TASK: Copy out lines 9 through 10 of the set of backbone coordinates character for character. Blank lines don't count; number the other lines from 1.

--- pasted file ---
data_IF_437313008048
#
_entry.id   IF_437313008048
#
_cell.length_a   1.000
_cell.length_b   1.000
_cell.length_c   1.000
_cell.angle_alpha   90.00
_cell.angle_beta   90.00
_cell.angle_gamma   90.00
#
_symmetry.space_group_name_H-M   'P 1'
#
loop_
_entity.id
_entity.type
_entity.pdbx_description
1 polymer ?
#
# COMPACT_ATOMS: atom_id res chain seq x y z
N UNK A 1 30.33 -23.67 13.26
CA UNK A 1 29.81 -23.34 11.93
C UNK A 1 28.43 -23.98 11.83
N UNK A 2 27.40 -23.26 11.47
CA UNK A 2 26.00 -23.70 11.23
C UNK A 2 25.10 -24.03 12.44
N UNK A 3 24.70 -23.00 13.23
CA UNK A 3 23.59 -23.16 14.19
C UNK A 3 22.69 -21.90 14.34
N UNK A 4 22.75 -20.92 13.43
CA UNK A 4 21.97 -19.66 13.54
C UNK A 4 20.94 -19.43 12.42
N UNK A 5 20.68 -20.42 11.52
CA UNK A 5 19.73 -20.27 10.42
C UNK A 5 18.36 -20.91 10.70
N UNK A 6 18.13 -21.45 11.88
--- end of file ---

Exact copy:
_cell.angle_beta   90.00
_cell.angle_gamma   90.00